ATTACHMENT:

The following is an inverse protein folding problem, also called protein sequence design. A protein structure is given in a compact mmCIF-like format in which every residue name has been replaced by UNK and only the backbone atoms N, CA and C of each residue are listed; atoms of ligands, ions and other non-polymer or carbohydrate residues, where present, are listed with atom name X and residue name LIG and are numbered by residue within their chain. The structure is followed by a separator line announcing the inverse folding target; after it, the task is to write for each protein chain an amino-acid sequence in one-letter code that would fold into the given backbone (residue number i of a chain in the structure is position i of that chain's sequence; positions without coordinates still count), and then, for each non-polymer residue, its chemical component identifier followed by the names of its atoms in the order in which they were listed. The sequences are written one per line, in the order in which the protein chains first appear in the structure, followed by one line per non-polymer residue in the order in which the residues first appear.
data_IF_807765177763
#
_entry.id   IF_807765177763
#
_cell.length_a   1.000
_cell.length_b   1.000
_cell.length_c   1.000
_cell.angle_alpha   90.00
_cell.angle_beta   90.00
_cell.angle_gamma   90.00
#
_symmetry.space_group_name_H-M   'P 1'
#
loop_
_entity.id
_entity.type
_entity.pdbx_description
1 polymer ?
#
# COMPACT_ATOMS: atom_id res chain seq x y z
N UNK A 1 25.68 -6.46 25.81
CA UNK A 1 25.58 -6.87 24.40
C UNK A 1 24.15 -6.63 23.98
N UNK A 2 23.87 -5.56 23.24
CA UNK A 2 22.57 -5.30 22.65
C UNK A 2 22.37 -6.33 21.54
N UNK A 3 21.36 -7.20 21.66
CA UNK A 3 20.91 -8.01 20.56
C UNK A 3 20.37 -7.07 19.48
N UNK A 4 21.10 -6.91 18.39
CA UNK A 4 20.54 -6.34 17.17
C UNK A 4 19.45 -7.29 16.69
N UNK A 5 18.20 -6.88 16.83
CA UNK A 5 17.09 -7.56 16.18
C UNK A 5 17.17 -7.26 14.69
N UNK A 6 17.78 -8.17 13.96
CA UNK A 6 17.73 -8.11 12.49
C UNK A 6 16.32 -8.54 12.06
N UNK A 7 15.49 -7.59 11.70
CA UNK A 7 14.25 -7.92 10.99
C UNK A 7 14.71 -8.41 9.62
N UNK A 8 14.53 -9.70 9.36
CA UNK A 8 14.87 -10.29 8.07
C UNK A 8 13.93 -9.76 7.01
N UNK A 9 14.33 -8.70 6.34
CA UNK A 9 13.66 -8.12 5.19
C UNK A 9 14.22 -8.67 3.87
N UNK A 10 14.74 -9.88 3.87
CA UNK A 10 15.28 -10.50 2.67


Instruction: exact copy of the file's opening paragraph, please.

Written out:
The following is an inverse protein folding problem, also called protein sequence design. A protein structure is given in a compact mmCIF-like format in which every residue name has been replaced by UNK and only the backbone atoms N, CA and C of each residue are listed; atoms of ligands, ions and other non-polymer or carbohydrate residues, where present, are listed with atom name X and residue name LIG and are numbered by residue within their chain. The structure is followed by a separator line announcing the inverse folding target; after it, the task is to write for each protein chain an amino-acid sequence in one-letter code that would fold into the given backbone (residue number i of a chain in the structure is position i of that chain's sequence; positions without coordinates still count), and then, for each non-polymer residue, its chemical component identifier followed by the names of its atoms in the order in which they were listed. The sequences are written one per line, in the order in which the protein chains first appear in the structure, followed by one line per non-polymer residue in the order in which the residues first appear.